May 1, 2009

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Twists are cliché. So is calling them a double-edged sword, but that’s what they are. Anyone witness to recent horror flicks can attest to how a plot’s jumping the shark can drive one out of the movie theater, wishing the mind could have been wiped blank after the good stuff. But sometimes a twist is masterful, and can subvert the audience’s interpretation of everything they had seen before, changing every future re-viewing of a work while never matching that initial feeling of suspension and enthrallment. Like The Sixth Sense. Not like Hancock. Ever.
Director Kevin MacDonald (The Last King of Scotland) knows the dangerous of the sudden turn, and yet has decided to embark on a convoluted thrill ride of a film with State of Play. The film boasts a typical government-thriller title, but what enfolds is a far better than typical espionage-subterfuge chase through the underworld of D.C., where journalism and politics clash silently yet violently in the dark of the public.
Russell Crowe and Ben Affleck play Washington Globe reporter Cal McAffrey and Congressman Stephen Collins, respectably, mortal enemies as far as the relation of press and politicians in our nation’s capital (or anywhere else for that matter), but good friends and old college roommates in private. Cal is an analog reporter in a digital blogosphere of instant information. He likes the feel of newsprint and the smell of ink. He seeks out truth, juicy stories and both sides of each. Collins is waging a private war against PointCorp, the film’s version of a private military contractor similar to Blackwater. The two rarely speak anymore, and there may be an old love triangle between the two men and Collins’ wife, played by Robin Wright Penn.
How do these two men meet again, as the plot requires it must? Congressman Collins’ aide dies in a subway accident. Is it suicide? Is she murdered? When the world catches wind of Collins’ visible distress over her death at a press conference, the assumptions begin to fly. Was she his mistress? Oh, she was? Ooh, scandalous! Will this ruin Collins’ credibility in his tirade against PointCorp, a corporation so extensive and ambitious that it seeks to privatize homeland security (read: imagine Blackwater taking over and guarding Main Street like Baghdad on a bad day)? The plot thickens, and not a moment too soon.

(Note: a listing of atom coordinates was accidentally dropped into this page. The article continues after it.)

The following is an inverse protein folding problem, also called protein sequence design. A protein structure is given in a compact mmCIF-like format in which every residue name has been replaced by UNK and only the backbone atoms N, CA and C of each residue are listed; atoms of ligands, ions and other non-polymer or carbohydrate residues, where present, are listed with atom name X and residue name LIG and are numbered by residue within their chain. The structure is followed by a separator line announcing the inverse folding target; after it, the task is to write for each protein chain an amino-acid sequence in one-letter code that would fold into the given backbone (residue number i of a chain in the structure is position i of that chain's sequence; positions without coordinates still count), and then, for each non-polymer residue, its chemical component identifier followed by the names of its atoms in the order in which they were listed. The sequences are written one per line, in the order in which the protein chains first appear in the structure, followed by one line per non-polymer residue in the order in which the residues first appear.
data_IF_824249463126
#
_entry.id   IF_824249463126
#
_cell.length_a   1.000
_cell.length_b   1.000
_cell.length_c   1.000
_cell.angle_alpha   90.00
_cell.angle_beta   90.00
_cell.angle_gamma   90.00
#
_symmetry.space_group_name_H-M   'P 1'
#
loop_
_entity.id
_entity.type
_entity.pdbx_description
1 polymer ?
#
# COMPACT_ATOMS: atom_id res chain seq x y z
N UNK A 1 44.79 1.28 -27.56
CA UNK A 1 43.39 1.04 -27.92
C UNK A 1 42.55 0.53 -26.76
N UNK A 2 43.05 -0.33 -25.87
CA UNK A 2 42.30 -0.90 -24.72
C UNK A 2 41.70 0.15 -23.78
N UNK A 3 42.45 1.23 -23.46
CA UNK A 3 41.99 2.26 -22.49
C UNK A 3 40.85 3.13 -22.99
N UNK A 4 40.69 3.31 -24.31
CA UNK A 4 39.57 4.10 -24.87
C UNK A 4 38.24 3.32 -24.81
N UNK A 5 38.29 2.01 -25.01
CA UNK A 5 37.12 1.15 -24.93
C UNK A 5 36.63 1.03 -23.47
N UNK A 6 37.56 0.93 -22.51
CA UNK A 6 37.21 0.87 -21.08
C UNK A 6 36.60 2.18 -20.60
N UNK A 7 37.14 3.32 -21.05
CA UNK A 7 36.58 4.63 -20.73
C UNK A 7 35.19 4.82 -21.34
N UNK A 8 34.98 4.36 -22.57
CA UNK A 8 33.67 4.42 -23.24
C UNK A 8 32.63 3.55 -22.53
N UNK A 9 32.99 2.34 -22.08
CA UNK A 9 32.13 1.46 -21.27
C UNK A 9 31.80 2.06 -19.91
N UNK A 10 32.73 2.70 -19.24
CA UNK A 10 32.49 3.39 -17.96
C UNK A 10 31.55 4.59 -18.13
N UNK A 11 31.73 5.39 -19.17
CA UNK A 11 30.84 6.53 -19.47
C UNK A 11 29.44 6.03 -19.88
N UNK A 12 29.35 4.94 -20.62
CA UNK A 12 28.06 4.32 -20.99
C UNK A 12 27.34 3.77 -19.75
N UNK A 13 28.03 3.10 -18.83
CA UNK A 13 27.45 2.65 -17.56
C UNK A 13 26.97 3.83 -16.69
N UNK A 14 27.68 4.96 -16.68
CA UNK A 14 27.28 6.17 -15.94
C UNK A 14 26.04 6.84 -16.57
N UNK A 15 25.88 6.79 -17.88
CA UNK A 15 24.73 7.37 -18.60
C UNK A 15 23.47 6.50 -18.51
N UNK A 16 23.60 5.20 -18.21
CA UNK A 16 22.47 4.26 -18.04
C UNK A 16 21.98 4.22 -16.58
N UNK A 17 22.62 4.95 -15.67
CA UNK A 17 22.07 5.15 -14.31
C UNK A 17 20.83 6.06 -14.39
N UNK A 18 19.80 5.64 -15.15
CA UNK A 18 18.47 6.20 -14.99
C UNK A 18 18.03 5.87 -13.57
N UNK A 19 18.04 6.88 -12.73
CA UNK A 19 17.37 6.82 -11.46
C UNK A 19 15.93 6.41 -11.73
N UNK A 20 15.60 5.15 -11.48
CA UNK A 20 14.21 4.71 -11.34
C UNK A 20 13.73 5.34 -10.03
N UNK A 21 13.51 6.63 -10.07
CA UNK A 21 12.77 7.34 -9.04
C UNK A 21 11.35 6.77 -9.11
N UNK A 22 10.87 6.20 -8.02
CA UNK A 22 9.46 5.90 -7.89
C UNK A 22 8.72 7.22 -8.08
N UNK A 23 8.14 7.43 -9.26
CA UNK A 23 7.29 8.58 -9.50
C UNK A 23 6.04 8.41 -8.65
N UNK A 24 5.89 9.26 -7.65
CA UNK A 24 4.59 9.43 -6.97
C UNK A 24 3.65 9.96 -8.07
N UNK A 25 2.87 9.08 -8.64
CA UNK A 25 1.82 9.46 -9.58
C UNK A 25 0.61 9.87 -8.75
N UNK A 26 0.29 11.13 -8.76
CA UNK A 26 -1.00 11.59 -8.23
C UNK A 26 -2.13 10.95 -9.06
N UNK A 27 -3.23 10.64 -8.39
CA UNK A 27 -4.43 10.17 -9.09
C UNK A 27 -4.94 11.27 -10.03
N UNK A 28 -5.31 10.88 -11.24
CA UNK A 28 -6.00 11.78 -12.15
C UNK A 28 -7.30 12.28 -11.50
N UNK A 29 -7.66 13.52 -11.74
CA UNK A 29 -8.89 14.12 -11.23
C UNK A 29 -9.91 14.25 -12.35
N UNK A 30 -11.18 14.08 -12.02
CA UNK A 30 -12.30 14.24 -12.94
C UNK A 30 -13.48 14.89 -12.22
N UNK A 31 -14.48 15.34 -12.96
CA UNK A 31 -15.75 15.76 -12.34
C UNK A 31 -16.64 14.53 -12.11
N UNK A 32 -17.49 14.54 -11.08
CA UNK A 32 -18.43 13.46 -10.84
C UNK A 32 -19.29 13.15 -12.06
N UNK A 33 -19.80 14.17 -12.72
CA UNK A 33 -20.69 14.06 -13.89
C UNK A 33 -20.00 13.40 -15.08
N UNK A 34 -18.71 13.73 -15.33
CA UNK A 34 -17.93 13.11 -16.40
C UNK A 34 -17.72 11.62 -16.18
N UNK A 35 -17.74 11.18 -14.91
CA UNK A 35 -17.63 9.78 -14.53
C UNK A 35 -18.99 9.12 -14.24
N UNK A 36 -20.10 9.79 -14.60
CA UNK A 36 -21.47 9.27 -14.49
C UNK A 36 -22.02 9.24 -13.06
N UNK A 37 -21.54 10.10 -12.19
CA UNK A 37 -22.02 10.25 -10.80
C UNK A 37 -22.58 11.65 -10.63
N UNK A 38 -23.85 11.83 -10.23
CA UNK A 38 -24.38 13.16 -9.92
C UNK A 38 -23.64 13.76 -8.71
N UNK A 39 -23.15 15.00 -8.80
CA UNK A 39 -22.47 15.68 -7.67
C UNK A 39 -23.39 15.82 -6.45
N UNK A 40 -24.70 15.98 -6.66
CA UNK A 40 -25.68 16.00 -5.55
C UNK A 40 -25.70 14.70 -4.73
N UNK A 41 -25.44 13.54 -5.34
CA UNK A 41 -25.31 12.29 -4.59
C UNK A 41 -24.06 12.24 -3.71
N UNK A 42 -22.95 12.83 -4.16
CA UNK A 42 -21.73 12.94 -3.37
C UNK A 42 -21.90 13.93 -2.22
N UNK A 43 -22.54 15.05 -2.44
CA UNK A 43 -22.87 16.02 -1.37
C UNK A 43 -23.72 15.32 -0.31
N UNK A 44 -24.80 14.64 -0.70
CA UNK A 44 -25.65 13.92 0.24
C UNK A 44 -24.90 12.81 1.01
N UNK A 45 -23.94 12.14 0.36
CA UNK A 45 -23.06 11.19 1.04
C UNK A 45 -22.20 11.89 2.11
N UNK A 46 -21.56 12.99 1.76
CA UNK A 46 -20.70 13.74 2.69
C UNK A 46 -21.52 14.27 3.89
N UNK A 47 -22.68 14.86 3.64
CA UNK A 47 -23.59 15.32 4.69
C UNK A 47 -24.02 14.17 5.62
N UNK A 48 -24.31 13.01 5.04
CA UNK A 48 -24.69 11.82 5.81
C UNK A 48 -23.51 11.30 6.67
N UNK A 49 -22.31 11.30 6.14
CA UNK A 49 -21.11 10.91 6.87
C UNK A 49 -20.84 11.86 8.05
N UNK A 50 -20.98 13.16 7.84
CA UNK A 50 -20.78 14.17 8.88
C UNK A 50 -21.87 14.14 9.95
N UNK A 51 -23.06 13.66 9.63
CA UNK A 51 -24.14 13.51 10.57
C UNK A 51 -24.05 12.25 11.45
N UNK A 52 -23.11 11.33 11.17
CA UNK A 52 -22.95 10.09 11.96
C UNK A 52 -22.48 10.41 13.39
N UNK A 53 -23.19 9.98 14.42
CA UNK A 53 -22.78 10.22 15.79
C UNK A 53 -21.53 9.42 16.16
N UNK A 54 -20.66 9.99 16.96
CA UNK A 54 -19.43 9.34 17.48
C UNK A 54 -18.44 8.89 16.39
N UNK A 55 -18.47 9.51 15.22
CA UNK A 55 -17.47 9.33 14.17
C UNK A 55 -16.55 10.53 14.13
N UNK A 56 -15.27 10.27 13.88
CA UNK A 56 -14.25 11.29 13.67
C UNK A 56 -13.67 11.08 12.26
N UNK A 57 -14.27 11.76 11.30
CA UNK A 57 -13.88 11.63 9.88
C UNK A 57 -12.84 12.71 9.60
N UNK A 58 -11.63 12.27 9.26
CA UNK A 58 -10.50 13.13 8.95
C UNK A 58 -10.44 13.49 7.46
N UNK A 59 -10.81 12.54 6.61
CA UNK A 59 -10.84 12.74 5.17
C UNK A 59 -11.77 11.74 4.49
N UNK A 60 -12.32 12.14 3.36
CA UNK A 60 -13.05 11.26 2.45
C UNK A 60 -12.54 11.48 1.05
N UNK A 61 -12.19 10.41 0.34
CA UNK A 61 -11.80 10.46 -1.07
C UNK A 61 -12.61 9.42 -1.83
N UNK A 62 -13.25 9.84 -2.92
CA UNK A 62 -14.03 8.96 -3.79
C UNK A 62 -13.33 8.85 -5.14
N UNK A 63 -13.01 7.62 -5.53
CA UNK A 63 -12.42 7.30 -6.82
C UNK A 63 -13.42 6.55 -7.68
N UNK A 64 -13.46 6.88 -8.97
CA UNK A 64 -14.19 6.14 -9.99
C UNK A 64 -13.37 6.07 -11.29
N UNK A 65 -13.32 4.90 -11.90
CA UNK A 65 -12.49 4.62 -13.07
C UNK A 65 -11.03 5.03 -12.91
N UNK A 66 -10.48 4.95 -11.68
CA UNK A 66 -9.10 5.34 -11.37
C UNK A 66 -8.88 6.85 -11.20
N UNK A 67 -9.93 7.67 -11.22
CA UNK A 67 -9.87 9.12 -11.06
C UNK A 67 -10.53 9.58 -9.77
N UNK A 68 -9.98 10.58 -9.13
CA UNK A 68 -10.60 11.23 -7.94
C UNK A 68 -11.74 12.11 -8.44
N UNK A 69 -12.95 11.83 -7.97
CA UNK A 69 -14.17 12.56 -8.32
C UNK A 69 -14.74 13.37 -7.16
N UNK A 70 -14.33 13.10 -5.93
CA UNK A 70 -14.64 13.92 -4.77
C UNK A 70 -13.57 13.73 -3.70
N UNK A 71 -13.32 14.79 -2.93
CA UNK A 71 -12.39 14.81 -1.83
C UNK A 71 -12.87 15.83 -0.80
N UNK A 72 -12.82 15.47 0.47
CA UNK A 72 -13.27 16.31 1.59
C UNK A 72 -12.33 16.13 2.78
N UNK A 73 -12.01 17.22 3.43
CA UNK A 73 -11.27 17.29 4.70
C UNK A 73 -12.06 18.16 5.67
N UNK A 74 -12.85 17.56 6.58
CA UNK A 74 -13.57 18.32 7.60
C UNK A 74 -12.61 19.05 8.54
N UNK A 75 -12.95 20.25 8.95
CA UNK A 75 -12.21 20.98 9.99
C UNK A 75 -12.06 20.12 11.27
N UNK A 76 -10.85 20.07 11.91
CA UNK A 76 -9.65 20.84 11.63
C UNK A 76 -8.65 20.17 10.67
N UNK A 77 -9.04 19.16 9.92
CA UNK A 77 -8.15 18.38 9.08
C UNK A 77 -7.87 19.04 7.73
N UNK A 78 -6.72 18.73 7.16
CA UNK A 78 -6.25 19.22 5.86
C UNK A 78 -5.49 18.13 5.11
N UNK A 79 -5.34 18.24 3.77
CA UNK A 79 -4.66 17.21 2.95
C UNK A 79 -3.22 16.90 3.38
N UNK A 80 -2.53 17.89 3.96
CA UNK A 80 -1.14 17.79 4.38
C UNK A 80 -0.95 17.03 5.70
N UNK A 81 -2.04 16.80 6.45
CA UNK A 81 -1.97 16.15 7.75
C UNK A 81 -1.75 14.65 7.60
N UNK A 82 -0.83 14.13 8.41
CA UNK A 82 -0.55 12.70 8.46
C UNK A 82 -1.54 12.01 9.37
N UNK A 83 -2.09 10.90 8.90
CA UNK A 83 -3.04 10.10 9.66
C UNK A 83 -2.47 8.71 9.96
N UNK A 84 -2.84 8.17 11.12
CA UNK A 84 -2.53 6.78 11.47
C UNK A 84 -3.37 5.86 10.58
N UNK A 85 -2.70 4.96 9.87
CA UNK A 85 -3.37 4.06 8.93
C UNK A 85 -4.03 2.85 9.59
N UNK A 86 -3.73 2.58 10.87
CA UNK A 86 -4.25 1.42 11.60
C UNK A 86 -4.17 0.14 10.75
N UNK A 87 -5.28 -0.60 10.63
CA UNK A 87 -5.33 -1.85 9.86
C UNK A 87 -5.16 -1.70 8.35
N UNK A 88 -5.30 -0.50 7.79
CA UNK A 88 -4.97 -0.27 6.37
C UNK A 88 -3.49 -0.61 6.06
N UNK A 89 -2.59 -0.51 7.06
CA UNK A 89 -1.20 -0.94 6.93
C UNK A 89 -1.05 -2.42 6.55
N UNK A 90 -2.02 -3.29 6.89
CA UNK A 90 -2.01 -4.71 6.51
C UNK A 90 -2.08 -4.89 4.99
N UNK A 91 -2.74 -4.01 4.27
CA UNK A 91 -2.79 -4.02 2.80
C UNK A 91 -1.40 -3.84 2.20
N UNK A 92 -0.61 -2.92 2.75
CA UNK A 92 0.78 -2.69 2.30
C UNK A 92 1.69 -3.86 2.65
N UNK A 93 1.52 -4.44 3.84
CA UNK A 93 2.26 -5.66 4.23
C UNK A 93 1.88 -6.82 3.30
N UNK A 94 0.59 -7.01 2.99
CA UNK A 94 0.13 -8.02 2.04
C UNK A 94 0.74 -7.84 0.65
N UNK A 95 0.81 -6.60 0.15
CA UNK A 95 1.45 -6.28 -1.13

At this point, State of Play sets itself up to be a boring, predictable, convoluted chase thriller. The problems with movies in this genre are numerous, but the greatest are pacing and predictability. The opening scene here mimics Enemy of the State. A man is running for his life, only to be gunned down by a mysterious assassin, who then shoots an escaping witness, who survives. That story gets put on hold. Now the possibility of a murder / suicide and political sabotage are in the mix, and who can the audience expect to solve the mystery, one step ahead of the cops? Why, it’s Cal!
Except it’s not. State of Play escapes the pit of doom it appears to be sliding towards by introducing a few key characters that create the feeling of a film and not just a popcorn thriller. Della Frye (the ever-surprising Rachel McAdams) is the first to break news of the scandal. She’s a 20-something blogger, cute as a button, hungry for success, primed to ooze gossip at the first opportunity and the very antithesis of Cal’s steady hand at old school of hardcore reporting. Bearing on them both is Cameron Lynne (Helen Mirren), the editor, brutally concerned with sales and keeping the Globe on the edge of the scoop. Are they allies or adversaries, sidekicks or obstacles? Cal can’t decide to work with or in spite of Della. He’s an old friend with Cameron, the trusty print journalist, but this mess is straining their last few tenuous toothpicks of good faith. Watch out for insidious and powerful cameo performances by virtuosos like Jeff Daniels (when will he earn his damned honorary Oscar?) and Viola Davis.
When Cal meets a homeless girl that connects the opening assassination to the murder / suicide of Collins’ aide, to the assassin, to PointCorp, to the surviving witness to … it’s impossible to keep track. And the cops and reporters are concealing information. Can we trust Cal, who keeps doe-eyeing Mrs. Collins? Can we trust Della, who wants so badly to be taken seriously, her fingers itching to blog every detail? Can we trust Collins, a smarmy politician? How about Cameron, the editor, more focused on breaking news even than uncovering the truth, than preserving integrity? Who can we trust? The assassin? The murdered aide? The homeless girl?
When the film runs its course, and the veils are truly lifted, the revelation is satisfactory. The “conspiracy” doesn’t feel contrived. Plot holes tighten and seal, instead of engulfing the picture entirely. A quiet murmur falls over the cinema audience, as the depths of human irresponsibility are mined, possibly salvaged. Paranoia over a large, easily demonized, faceless enemy is pulled back to reveal betrayal by the selfishness capable by each and every one of us. That, friends, is the difference between a good twist and a bad twist.